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Controlling a Flesh-Eating Pest

a screworm

There is nothing good to say about the screwworm Cochliomyia hominivorax. It is a parasite that kills livestock and other warm-blooded animals. It lays eggs in open wounds on the host animal, and when the larvae hatch, they feed on the host's living flesh. ARS research helped to eradicate screwworm from the United States 30 years ago.

ARS researchers in the 1950s developed an effective remedy: the sterile fly technique, which released sterile (infertile) screwworm flies into infested areas so they would mate with wild screwworm flies that could then not produce progeny. The practice saves U.S. livestock producers at least $900 million annually.

ARS and USDA's Animal and Plant Health Inspection Service (APHIS) continue to collaborate on a sterile-fly rearing facility in Panama to create a barrier in Central America that prevents the spread of screwworms from South America.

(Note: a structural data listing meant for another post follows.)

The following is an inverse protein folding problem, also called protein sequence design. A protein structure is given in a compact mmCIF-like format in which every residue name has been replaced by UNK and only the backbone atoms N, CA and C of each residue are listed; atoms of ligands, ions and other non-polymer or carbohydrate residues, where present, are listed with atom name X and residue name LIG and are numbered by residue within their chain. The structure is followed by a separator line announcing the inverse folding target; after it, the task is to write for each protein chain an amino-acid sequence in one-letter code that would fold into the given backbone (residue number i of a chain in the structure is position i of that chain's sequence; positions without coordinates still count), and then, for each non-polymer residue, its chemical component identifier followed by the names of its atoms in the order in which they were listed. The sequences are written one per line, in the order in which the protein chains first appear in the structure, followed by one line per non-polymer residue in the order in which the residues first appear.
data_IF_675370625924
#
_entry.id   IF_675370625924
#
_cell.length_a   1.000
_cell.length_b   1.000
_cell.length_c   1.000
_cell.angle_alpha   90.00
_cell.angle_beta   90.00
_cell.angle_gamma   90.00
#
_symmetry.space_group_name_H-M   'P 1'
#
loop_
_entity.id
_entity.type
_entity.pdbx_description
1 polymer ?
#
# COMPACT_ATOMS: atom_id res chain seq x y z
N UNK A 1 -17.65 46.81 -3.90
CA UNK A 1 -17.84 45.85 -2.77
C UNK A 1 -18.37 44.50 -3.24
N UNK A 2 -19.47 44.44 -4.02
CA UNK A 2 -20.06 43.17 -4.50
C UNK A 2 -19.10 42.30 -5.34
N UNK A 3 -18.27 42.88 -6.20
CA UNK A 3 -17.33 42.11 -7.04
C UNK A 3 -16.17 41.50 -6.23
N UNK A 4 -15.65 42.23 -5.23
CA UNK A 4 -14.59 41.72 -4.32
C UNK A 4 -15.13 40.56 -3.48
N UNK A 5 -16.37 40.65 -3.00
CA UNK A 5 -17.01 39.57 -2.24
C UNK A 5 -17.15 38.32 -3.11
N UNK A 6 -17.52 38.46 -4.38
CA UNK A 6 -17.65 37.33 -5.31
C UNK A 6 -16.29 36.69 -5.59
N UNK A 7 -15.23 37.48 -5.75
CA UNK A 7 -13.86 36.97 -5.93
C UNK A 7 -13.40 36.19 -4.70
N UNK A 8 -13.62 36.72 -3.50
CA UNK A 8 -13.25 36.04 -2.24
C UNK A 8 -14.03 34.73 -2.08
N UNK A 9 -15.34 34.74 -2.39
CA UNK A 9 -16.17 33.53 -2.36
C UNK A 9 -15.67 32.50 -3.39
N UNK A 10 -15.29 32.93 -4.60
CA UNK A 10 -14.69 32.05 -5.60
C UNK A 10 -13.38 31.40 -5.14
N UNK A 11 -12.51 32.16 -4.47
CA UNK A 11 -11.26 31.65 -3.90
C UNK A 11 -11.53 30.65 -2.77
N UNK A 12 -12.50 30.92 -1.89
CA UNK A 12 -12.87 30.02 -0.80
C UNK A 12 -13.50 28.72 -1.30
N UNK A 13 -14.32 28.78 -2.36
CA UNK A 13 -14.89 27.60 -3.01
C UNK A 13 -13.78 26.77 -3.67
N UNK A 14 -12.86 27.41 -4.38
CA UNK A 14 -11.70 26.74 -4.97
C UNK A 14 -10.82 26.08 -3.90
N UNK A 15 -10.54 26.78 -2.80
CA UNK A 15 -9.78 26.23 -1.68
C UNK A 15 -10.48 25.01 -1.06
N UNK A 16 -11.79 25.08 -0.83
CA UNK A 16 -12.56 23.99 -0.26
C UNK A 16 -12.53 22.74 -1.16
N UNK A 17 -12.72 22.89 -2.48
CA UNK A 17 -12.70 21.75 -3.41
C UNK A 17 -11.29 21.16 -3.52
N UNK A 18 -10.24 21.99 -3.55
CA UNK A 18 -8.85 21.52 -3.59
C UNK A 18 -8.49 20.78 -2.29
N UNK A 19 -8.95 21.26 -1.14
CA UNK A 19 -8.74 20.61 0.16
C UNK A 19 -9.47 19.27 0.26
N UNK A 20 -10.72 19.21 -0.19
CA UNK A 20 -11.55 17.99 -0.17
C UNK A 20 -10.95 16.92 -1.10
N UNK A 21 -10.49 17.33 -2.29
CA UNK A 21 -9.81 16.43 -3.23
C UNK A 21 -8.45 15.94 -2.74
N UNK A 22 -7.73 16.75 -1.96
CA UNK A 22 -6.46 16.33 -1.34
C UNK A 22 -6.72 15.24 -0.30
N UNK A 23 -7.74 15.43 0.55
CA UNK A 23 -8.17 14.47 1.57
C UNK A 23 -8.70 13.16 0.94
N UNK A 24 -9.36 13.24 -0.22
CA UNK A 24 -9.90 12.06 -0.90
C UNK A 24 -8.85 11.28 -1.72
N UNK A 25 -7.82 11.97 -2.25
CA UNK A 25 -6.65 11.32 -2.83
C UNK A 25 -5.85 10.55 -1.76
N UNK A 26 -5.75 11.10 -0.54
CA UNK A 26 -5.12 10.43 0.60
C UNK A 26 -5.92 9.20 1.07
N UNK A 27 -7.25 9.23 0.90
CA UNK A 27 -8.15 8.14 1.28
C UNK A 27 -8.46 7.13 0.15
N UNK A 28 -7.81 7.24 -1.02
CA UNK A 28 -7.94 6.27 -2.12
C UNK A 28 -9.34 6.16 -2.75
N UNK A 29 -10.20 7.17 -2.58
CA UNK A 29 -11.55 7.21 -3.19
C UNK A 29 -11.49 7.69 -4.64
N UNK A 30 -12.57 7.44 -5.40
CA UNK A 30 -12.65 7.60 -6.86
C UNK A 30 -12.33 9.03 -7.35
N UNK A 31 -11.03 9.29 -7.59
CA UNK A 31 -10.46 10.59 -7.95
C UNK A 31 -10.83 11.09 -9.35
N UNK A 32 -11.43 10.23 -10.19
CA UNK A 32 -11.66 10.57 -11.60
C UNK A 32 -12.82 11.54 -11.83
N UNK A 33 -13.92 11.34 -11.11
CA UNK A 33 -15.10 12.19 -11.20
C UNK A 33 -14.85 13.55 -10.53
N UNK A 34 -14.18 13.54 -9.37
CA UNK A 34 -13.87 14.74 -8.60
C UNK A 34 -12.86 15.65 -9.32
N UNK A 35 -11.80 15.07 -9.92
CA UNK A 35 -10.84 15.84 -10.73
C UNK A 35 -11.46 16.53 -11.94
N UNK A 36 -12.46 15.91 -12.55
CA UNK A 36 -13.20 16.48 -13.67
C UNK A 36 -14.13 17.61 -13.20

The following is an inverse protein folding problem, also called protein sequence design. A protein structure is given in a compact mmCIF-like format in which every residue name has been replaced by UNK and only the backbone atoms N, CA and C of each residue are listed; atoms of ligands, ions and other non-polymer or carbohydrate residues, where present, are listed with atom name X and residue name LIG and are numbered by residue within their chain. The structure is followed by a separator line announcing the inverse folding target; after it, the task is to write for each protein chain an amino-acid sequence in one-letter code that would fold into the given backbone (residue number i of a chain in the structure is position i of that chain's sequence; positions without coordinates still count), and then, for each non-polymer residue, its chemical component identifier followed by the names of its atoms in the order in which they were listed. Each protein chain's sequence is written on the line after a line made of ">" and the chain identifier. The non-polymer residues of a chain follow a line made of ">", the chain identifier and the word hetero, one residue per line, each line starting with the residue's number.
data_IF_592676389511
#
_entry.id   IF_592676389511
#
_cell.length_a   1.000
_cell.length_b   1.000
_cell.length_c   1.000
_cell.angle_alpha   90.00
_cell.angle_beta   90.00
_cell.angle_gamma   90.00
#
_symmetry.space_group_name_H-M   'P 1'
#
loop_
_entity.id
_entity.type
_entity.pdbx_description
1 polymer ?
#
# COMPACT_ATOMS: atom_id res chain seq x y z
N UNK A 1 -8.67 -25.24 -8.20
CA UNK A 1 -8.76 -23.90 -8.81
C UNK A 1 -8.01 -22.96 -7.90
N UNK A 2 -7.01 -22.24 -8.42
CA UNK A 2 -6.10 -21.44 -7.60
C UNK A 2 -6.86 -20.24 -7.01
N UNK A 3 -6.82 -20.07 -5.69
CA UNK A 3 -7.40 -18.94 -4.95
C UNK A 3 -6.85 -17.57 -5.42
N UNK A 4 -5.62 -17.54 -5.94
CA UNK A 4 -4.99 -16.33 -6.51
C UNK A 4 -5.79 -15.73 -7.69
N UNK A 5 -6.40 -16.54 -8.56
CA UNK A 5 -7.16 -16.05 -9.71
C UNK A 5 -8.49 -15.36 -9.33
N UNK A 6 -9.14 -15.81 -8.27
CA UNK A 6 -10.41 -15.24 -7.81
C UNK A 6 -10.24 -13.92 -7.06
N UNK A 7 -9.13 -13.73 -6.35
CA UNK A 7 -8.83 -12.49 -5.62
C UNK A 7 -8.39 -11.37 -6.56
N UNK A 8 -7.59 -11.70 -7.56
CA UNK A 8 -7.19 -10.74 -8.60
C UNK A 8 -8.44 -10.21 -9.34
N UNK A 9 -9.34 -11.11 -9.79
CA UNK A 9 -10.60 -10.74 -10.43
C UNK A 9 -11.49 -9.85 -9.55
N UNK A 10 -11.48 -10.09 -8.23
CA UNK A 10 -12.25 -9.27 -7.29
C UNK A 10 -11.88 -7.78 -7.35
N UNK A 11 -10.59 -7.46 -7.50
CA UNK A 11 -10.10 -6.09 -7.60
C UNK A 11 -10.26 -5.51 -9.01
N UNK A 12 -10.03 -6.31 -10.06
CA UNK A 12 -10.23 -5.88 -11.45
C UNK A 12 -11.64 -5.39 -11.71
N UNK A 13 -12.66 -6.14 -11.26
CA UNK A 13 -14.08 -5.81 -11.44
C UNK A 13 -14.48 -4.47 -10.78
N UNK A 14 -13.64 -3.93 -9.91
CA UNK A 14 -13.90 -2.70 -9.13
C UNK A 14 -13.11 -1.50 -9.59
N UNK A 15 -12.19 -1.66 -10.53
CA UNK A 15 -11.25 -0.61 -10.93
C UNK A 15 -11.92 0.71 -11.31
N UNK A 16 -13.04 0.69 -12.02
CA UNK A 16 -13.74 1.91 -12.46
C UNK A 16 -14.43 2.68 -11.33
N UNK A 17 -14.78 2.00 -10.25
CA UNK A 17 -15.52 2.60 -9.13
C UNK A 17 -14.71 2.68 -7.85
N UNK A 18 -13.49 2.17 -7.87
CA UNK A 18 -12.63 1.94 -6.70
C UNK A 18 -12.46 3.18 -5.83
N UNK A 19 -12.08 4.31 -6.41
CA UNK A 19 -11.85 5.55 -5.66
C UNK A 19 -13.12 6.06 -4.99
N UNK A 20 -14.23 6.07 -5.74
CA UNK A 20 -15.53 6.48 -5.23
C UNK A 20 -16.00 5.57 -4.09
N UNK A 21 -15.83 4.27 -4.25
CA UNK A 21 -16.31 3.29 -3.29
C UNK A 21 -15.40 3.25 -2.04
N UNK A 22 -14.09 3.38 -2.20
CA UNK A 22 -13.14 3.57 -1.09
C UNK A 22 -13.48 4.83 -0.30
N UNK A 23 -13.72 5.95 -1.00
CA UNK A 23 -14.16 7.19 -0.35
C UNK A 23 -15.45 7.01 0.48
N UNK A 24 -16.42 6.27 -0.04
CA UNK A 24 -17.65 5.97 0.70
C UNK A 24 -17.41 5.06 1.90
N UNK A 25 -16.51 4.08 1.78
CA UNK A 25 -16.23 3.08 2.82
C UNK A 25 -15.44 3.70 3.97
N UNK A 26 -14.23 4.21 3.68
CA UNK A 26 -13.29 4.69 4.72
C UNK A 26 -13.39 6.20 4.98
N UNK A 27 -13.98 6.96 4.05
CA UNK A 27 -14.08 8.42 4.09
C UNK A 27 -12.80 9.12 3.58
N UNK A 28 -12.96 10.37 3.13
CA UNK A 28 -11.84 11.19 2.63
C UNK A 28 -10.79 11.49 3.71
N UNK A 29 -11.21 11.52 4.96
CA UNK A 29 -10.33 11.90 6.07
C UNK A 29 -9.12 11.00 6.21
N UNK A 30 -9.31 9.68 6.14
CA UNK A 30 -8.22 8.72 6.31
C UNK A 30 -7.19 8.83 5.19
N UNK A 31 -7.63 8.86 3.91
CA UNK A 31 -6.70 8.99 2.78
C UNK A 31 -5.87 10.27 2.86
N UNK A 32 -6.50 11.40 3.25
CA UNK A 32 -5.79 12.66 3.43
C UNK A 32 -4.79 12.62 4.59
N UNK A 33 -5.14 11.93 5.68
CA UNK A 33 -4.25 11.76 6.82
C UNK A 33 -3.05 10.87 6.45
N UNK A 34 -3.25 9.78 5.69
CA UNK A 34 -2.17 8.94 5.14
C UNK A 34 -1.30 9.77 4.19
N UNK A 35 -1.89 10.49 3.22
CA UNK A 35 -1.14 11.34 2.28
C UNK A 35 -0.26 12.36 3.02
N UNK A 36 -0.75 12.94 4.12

However, in 2016, screwworms were detected at two sites in Florida—on wildlife in the Florida Keys and later on a stray dog miles away in Homestead. ARS scientists, working with APHIS and the Florida Department of Agriculture and Consumer Services, brought in nearly 154 million sterile flies from the Panama facility and released them in the Keys and southern Florida. They also conducted genetic tests to try to pinpoint the source of the outbreak so that regulatory officials could "close the door" and prevent future outbreaks.

By April 2017, just 6 months after the infestation was discovered, APHIS announced that the screwworm had been successfully eradicated in Florida. This is a great example of the unique capacity ARS maintains that can be wielded to protect U.S. food, feed, and animals..

Related Information

Research Project: Management of Flies Associated with Livestock